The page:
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Format: Kindle Edition Verified Purchase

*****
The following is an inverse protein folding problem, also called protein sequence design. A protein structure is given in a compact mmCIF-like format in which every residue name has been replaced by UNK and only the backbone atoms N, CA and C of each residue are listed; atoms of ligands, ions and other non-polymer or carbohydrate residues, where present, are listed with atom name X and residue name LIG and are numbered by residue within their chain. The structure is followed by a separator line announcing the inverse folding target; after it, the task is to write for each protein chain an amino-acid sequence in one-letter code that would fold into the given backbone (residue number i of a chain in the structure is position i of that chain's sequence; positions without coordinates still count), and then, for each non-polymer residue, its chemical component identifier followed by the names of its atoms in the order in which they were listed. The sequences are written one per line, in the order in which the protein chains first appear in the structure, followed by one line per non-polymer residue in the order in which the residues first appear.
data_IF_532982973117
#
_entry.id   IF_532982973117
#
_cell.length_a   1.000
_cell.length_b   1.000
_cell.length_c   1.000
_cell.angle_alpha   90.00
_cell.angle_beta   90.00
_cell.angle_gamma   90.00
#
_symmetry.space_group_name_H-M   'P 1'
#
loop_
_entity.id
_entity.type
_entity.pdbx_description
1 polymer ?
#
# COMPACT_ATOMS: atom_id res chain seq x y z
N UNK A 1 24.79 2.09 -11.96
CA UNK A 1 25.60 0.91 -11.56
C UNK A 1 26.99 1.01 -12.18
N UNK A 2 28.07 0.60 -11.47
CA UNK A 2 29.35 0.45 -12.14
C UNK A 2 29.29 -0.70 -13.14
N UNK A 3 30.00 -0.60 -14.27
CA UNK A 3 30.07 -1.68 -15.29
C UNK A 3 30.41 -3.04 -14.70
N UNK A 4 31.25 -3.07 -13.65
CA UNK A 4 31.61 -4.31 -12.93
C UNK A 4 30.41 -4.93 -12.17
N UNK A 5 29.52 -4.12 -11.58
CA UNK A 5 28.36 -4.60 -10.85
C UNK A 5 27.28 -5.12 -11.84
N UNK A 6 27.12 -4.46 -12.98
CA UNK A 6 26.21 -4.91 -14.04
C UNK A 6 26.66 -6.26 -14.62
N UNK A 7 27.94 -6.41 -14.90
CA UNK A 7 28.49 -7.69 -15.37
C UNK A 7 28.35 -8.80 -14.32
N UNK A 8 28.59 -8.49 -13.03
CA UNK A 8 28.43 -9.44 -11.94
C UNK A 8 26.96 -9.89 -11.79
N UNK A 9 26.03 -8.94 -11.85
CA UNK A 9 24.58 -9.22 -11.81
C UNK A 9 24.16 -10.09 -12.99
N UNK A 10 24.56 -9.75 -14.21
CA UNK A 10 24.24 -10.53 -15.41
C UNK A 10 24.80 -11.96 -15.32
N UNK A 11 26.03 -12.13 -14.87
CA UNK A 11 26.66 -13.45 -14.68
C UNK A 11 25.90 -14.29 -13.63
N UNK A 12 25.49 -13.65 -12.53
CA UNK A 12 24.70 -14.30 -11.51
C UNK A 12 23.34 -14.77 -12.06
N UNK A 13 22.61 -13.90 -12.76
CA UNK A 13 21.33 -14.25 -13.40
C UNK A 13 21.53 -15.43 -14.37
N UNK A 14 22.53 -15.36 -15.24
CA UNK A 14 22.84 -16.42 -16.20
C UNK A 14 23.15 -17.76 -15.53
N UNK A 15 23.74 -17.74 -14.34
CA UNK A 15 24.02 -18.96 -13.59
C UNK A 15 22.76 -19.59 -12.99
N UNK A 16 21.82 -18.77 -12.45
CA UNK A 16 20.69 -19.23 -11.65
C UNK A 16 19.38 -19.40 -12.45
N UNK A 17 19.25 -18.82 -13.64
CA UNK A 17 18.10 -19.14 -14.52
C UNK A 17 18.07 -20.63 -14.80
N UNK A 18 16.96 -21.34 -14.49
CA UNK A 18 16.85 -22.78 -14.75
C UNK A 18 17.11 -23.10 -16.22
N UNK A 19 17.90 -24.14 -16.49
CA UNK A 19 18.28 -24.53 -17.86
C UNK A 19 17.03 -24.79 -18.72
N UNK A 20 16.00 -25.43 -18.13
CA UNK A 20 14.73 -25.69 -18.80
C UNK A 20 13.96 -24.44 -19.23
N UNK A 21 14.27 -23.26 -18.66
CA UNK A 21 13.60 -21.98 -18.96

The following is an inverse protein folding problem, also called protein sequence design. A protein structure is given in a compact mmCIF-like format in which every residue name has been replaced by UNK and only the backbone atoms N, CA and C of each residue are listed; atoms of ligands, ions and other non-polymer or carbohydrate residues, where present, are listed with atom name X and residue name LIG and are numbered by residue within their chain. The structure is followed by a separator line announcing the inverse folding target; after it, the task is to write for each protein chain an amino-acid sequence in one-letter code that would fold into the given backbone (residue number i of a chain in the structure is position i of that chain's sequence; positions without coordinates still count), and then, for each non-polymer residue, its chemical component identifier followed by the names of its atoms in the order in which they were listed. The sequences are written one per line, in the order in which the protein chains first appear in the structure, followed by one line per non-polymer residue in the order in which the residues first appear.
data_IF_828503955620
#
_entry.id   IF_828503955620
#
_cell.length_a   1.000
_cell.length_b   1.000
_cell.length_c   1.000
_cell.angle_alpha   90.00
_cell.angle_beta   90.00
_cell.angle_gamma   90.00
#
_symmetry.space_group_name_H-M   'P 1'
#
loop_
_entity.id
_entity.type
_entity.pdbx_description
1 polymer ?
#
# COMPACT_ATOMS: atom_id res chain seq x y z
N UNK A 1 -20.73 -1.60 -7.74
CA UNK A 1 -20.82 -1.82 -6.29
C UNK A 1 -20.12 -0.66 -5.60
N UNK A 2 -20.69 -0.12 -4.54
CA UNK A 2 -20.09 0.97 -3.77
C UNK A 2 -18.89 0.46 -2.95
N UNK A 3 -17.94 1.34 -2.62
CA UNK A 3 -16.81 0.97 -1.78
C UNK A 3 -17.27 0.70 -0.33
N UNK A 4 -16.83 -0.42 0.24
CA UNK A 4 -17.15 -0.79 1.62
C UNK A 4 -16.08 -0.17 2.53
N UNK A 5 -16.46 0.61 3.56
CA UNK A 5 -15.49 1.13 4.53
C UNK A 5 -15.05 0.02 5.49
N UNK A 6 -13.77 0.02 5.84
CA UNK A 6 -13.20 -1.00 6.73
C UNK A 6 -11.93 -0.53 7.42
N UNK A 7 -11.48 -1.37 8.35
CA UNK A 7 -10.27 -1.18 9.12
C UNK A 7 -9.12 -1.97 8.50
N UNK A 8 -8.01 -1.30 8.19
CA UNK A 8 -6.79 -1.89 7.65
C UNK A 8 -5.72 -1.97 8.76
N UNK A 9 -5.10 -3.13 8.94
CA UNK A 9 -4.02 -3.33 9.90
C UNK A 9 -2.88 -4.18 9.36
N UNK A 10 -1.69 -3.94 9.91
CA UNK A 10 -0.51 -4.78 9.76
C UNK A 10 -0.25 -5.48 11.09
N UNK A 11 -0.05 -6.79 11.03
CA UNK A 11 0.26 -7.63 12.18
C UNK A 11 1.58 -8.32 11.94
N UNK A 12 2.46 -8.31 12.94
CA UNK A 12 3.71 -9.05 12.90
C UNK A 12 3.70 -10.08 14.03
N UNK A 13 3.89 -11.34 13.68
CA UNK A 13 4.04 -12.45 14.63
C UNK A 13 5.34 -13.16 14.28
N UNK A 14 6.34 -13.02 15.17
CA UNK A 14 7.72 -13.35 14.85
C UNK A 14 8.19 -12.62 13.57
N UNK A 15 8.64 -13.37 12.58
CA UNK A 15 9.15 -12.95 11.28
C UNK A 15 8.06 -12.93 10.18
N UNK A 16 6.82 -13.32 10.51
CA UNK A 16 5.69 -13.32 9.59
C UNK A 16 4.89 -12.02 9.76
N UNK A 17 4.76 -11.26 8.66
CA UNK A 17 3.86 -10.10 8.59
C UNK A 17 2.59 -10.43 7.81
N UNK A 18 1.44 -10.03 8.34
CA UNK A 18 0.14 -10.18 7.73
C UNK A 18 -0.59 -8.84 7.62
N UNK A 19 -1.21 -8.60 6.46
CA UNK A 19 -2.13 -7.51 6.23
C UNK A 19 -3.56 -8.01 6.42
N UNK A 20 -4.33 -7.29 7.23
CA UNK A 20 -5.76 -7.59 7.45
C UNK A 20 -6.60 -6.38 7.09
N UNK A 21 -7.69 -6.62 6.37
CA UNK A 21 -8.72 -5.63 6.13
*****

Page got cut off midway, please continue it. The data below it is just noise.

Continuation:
This is an excellent read about how we got into this mess of the Middle East spoken/written by an acclaimed professor of Arabic Studies. All politicians should read this so they have a better understanding of the actual history of each country in the Middle East and how the Western World played them for their oil, their position in the world and alliances with or against other world powers to be. There is incite from the Shah of Iran. There is incite from when the colonies of N Africa becoming their own countries. There are certain round table discussions of years ago that no one seems to want to know about for today's negotiations, if that is what you call it. There is a history lesson of the Middle East from the centuries back, that no one seems to know or has distorted for their own rants and demands. Bernard Lewis has learned multiple languages so that he can be respected as a person on the "inside". He mentions about the "liberal" attitudes of the liberal college professors that push their agenda on their immature, maybe intelligent, but not so knowledgable impressionable students and we wonder why there are these protests on the campuses today? The author lays the ground work for all that is happening today is what has been cultivated and honed over the last 40 years. Very insightful, full of history that we all need to be enlightened. Reading this book makes me think that some of the behaviors and statements made by our leaders are really showing their ignorance. Certainly the behavior of the students at the universities, like Yale and Princeton and the positions they are standing for, well they need to wake up and stop following some idea because it is popular but to stand up for what is the truth! Extremely well written, interesting and frustrating knowing what we all should know but don't.